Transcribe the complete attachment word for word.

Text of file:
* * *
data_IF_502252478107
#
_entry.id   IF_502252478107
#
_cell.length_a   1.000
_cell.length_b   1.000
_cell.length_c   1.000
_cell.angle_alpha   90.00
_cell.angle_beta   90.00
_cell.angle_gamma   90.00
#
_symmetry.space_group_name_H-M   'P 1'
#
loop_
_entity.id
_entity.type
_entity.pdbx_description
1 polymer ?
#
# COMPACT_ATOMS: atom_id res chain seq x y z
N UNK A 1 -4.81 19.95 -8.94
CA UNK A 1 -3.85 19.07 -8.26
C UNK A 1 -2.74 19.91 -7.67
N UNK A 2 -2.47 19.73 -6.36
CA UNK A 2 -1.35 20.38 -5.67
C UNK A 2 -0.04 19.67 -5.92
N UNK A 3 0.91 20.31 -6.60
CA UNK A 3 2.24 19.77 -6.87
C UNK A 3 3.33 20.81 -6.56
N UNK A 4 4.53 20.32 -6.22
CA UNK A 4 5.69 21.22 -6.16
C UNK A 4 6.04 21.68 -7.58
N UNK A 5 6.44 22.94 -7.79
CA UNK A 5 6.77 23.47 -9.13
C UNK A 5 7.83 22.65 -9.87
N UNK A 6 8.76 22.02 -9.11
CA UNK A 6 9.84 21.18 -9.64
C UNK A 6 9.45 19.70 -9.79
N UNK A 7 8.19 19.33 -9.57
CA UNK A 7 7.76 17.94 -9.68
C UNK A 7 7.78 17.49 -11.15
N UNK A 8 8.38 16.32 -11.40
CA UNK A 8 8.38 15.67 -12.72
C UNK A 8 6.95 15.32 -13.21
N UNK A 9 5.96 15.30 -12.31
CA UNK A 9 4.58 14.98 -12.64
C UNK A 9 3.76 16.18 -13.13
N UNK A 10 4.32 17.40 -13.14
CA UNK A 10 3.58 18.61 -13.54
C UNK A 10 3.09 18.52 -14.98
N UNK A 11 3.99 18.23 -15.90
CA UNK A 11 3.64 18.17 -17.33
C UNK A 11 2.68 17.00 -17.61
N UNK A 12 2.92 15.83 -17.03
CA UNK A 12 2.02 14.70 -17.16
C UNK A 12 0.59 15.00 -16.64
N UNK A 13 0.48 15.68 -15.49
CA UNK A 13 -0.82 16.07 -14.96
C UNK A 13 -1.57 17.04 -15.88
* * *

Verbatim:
data_IF_502252478107
#
_entry.id   IF_502252478107
#
_cell.length_a   1.000
_cell.length_b   1.000
_cell.length_c   1.000
_cell.angle_alpha   90.00
_cell.angle_beta   90.00
_cell.angle_gamma   90.00
#
_symmetry.space_group_name_H-M   'P 1'
#
loop_
_entity.id
_entity.type
_entity.pdbx_description
1 polymer ?
#
# COMPACT_ATOMS: atom_id res chain seq x y z
N UNK A 1 -4.81 19.95 -8.94
CA UNK A 1 -3.85 19.07 -8.26
C UNK A 1 -2.74 19.91 -7.67
N UNK A 2 -2.47 19.73 -6.36
CA UNK A 2 -1.35 20.38 -5.67
C UNK A 2 -0.04 19.67 -5.92
N UNK A 3 0.91 20.31 -6.60
CA UNK A 3 2.24 19.77 -6.87
C UNK A 3 3.33 20.81 -6.56
N UNK A 4 4.53 20.32 -6.22
CA UNK A 4 5.69 21.22 -6.16
C UNK A 4 6.04 21.68 -7.58
N UNK A 5 6.44 22.94 -7.79
CA UNK A 5 6.77 23.47 -9.13
C UNK A 5 7.83 22.65 -9.87
N UNK A 6 8.76 22.02 -9.11
CA UNK A 6 9.84 21.18 -9.64
C UNK A 6 9.45 19.70 -9.79
N UNK A 7 8.19 19.33 -9.57
CA UNK A 7 7.76 17.94 -9.68
C UNK A 7 7.78 17.49 -11.15
N UNK A 8 8.38 16.32 -11.40
CA UNK A 8 8.38 15.67 -12.72
C UNK A 8 6.95 15.32 -13.21
N UNK A 9 5.96 15.30 -12.31
CA UNK A 9 4.58 14.98 -12.64
C UNK A 9 3.76 16.18 -13.13
N UNK A 10 4.32 17.40 -13.14
CA UNK A 10 3.58 18.61 -13.54
C UNK A 10 3.09 18.52 -14.98
N UNK A 11 3.99 18.23 -15.90
CA UNK A 11 3.64 18.17 -17.33
C UNK A 11 2.68 17.00 -17.61
N UNK A 12 2.92 15.83 -17.03
CA UNK A 12 2.02 14.70 -17.16
C UNK A 12 0.59 15.00 -16.64
N UNK A 13 0.48 15.68 -15.49
CA UNK A 13 -0.82 16.07 -14.96
C UNK A 13 -1.57 17.04 -15.88